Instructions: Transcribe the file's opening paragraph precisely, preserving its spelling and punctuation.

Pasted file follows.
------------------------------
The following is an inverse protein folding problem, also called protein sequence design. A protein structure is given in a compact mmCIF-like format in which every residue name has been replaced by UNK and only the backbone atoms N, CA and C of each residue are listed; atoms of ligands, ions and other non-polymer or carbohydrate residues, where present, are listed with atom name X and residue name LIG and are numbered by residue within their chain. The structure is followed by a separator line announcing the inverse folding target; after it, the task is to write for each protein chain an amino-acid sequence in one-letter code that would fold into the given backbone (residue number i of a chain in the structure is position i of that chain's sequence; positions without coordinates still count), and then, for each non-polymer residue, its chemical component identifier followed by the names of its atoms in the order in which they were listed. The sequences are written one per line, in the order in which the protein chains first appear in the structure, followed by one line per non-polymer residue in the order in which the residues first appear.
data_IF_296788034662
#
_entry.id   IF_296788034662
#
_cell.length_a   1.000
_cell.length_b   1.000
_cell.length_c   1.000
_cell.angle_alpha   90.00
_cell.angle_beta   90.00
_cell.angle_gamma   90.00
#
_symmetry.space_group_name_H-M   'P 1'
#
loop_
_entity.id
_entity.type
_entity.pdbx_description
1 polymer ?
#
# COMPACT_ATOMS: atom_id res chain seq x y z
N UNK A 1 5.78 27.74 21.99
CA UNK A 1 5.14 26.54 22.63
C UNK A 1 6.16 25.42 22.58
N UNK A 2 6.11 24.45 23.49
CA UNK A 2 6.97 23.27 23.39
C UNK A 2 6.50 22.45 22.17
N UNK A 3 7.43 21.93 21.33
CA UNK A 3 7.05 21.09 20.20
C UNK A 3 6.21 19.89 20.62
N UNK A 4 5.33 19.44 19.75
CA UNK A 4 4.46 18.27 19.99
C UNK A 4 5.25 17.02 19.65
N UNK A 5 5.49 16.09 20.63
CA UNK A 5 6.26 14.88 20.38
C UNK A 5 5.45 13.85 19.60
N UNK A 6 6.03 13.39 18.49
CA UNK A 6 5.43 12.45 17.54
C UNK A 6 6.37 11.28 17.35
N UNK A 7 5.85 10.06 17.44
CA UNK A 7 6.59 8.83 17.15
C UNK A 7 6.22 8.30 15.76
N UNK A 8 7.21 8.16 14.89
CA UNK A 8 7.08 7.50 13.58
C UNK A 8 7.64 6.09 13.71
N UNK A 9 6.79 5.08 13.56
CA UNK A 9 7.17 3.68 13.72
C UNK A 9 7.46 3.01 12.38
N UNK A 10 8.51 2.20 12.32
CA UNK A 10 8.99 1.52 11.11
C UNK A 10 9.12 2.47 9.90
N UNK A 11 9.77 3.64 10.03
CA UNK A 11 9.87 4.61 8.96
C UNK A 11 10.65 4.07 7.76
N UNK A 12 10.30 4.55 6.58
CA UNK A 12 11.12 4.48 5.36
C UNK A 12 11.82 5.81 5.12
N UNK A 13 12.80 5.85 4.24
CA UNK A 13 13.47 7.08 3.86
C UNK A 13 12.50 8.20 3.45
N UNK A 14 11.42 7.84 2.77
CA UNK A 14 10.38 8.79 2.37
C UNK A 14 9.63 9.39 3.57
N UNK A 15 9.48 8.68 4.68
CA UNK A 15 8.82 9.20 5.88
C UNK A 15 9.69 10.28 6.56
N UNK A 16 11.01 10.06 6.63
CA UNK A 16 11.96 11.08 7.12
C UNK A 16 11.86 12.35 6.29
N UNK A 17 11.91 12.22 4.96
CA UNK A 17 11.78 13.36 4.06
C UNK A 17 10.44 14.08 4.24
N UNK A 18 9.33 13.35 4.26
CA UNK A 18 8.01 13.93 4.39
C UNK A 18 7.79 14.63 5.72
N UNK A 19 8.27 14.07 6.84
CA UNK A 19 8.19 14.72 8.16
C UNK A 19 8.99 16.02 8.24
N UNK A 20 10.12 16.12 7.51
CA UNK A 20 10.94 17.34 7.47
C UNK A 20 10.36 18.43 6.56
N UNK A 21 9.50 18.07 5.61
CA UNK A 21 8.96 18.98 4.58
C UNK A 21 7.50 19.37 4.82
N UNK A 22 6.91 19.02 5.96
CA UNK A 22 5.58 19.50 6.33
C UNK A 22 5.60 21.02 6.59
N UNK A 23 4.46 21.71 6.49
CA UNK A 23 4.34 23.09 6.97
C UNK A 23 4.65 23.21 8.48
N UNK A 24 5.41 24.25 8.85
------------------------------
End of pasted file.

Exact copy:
The following is an inverse protein folding problem, also called protein sequence design. A protein structure is given in a compact mmCIF-like format in which every residue name has been replaced by UNK and only the backbone atoms N, CA and C of each residue are listed; atoms of ligands, ions and other non-polymer or carbohydrate residues, where present, are listed with atom name X and residue name LIG and are numbered by residue within their chain. The structure is followed by a separator line announcing the inverse folding target; after it, the task is to write for each protein chain an amino-acid sequence in one-letter code that would fold into the given backbone (residue number i of a chain in the structure is position i of that chain's sequence; positions without coordinates still count), and then, for each non-polymer residue, its chemical component identifier followed by the names of its atoms in the order in which they were listed. The sequences are written one per line, in the order in which the protein chains first appear in the structure, followed by one line per non-polymer residue in the order in which the residues first appear.